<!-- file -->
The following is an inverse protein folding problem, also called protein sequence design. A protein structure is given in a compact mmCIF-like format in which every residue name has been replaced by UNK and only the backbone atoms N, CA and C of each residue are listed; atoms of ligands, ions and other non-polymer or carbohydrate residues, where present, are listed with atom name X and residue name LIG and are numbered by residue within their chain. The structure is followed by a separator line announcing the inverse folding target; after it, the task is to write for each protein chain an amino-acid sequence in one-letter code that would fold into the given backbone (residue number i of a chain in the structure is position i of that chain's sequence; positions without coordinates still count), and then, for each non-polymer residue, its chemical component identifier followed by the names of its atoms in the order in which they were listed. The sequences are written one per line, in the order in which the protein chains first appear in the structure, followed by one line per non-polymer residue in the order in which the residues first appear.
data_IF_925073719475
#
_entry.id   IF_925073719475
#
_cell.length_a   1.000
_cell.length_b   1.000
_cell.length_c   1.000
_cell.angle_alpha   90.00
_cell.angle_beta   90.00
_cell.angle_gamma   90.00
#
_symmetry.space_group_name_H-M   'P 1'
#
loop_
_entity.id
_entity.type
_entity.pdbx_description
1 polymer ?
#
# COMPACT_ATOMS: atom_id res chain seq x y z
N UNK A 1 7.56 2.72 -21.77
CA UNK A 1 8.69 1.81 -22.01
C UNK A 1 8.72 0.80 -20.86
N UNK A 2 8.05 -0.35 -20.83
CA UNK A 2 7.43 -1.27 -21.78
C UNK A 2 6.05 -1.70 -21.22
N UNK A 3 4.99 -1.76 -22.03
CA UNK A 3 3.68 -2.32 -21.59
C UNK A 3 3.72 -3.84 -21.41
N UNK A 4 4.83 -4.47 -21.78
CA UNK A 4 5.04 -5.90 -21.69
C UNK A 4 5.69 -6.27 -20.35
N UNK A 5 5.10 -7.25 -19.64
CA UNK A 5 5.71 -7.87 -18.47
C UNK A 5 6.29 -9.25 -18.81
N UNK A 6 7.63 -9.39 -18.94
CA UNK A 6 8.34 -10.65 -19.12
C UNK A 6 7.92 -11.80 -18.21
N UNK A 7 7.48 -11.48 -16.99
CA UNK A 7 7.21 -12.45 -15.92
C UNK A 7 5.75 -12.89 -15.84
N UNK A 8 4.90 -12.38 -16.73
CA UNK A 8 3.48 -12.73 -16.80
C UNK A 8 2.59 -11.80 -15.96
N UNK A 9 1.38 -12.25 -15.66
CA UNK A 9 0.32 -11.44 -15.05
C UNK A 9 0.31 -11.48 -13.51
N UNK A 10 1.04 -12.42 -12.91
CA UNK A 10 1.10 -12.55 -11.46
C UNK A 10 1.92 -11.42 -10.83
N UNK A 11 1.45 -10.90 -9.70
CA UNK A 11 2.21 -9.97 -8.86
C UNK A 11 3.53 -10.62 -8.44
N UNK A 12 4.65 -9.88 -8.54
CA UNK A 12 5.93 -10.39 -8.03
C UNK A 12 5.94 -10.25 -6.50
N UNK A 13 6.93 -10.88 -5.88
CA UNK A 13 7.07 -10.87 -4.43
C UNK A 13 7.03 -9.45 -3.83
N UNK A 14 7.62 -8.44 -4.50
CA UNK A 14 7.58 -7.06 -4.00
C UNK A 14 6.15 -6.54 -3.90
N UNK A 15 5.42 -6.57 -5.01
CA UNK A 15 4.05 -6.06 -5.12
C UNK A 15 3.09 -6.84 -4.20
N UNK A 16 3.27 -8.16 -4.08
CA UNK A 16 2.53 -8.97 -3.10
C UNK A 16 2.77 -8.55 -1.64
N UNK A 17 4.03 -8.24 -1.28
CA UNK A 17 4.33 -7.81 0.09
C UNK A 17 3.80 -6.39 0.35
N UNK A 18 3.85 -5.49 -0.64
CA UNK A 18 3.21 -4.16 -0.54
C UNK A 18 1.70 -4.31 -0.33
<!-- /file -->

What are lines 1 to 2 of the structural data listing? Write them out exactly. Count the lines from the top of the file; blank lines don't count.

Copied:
The following is an inverse protein folding problem, also called protein sequence design. A protein structure is given in a compact mmCIF-like format in which every residue name has been replaced by UNK and only the backbone atoms N, CA and C of each residue are listed; atoms of ligands, ions and other non-polymer or carbohydrate residues, where present, are listed with atom name X and residue name LIG and are numbered by residue within their chain. The structure is followed by a separator line announcing the inverse folding target; after it, the task is to write for each protein chain an amino-acid sequence in one-letter code that would fold into the given backbone (residue number i of a chain in the structure is position i of that chain's sequence; positions without coordinates still count), and then, for each non-polymer residue, its chemical component identifier followed by the names of its atoms in the order in which they were listed. The sequences are written one per line, in the order in which the protein chains first appear in the structure, followed by one line per non-polymer residue in the order in which the residues first appear.
data_IF_925073719475